IFRS 3 – more reasons not to be so cheerful!

Some European observations on the quality of compliance with aspects of IFRS 3

As we discussed here, the IASB recently completed its post-implementation review of IFRS 3 Business Combinations. If that’s not enough insight into the state of things with this standard, you can also look to the ESMA Report on Enforcement and Regulatory Activities of Accounting Enforcers in 2014, recently issued by the European Securities and Markets Authority. Here’s what that document has to say:

  • “In 2014, in order to contribute to the Post-implementation Review of IFRS 3 Business Combinations, performed by the IASB, and to evaluate the application of IFRS 3 in Europe, ESMA undertook a review of the application of the requirements of this standard and published its report (ESMA/2014/643)24 in June 2014. ESMA evaluated the consistency of application of key requirements of IFRS 3 as well as the compliance with entity-specific IFRS 3 disclosures on the basis of a sample of the 2012 annual IFRS financial statements of 56 issuers.
  • In its general observations, ESMA considered that IFRS 3 disclosures have generally been provided by issuers, even though in some cases such disclosures were lacking, such as when they were not tailored to the specific circumstances of a transaction or when they were presented outside the financial statements such as in the management report. ESMA concluded that certain improvements to the standards were necessary in areas such as mandatory tender offers, the definition of a business and adjustments to fair value amounts during the measurement period.
  • In its evaluation, ESMA considered that even though issuers reviewed recognized and measured goodwill in 86% of the business combinations, descriptions of the factors making up goodwill were often boilerplate and referred only to the possible realization of synergies without providing details about the expected achievement of those synergies. A quarter of the business combinations analyzed did not recognize intangible items separately from goodwill. Furthermore, ESMA noted that bargain purchases happened more frequently than the IASB originally expected.
  • Although 92% of issuers presented a summary of fair values of major assets and liabilities acquired, the aggregation of certain items of different nature limited the usefulness of the information provided. The most common intangibles recognized by issuers included in the review were customer-related and marketing-related. The review showed that valuation techniques used to determine the fair-value of those assets were based on discounted cash flow techniques.
  • ESMA noted that some issuers referred to external valuations of intangible assets without providing details of the measurement techniques used to determine their fair value. Only a third of the issuers in the sample disclosed the valuation technique but not the key assumptions. ESMA encouraged issuers to provide information on the assumptions and measurement techniques used in the valuation of material assets, liabilities and non-controlling interests. ESMA also believed that those disclosures merely referring to the use of external valuations without providing additional details do not help users in understanding the economics behind those measurements.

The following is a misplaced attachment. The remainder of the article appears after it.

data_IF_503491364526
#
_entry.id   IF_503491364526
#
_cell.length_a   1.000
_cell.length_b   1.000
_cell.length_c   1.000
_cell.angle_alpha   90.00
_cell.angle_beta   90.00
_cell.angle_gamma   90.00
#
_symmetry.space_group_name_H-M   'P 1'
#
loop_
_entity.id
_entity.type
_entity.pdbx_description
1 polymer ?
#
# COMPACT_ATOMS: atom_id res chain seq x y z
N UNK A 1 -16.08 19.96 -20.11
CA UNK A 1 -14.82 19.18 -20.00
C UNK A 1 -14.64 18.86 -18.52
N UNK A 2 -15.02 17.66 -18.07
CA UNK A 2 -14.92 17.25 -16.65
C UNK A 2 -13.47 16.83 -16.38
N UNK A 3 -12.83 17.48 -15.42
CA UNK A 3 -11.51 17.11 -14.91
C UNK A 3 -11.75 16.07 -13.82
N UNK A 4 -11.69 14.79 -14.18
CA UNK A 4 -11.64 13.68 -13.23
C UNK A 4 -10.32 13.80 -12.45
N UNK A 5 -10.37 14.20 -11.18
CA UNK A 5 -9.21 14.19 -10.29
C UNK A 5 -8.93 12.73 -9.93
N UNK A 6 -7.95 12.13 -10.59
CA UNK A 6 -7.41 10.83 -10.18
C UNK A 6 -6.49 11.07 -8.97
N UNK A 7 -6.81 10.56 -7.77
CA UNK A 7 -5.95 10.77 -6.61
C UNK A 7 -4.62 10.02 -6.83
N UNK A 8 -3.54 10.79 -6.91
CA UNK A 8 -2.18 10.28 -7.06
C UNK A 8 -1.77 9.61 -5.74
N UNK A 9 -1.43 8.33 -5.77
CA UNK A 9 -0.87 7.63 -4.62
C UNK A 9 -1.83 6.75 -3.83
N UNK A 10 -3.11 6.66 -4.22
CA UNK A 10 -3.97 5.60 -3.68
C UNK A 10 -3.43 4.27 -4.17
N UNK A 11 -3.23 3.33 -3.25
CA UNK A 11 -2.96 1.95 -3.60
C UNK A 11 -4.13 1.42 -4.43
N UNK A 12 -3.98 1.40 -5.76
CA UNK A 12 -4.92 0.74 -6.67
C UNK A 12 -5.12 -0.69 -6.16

• Overall, ESMA urged issuers to consider whether disclosures are sufficiently detailed and specific to provide an understanding of the underlying transactions. As such, presenting transaction information in one note assists users in understanding the rationale for the transactions, evaluating assets and liabilities acquired, and assessing stewardship.
  • Considering the frequency with which customer-related intangibles are recognized and the enforcement issues identified, ESMA encouraged the IASB to analyze whether customer relationships stemming from both contractual and non-contractual arrangements should be subject to the same recognition principles.”

The more detailed report cited above provides more information on some of these matters, some of it quite interesting. For example, regarding bargain purchases: “Enforcement experience also shows that in some situations bargain gains result because future restructuring costs (that do not fulfil the conditions of contingent liabilities) cannot be recognized, despite the fact they were considered in the negotiations when determining the purchase price of the acquisition or they were deemed necessary.” Many readers will probably have some sympathy with the desire to have more guidance on defining a business, an issue identified by ESMA as arising “in particular, in the real estate, extractive industries and pharmaceutical sectors. Various factors, such as whether the transaction involves a portfolio, of buildings or a single one, the nature of the activity related to the building and whether personnel is transferred may have different impact on the assessment.” Practically speaking though, I’m not sure the IASB is ever going to draw a bunch of industry-specific bright lines, as this basically seems to suggest it should.

Regarding disclosure, I wonder how much of the additional information requested would really be decision-critical. For example, I suppose issuers could provide “details about the expected achievement of (the) synergies” making up their goodwill, but does anyone really believe that management usually has such a specific sense of how the economics of a transaction will play out? At a time when we’re meant to be concentrating on reducing disclosure overload, the several pages of information requirements in IFRS 3 might seem like a good place to start cutting….

The opinions expressed are solely those of the author

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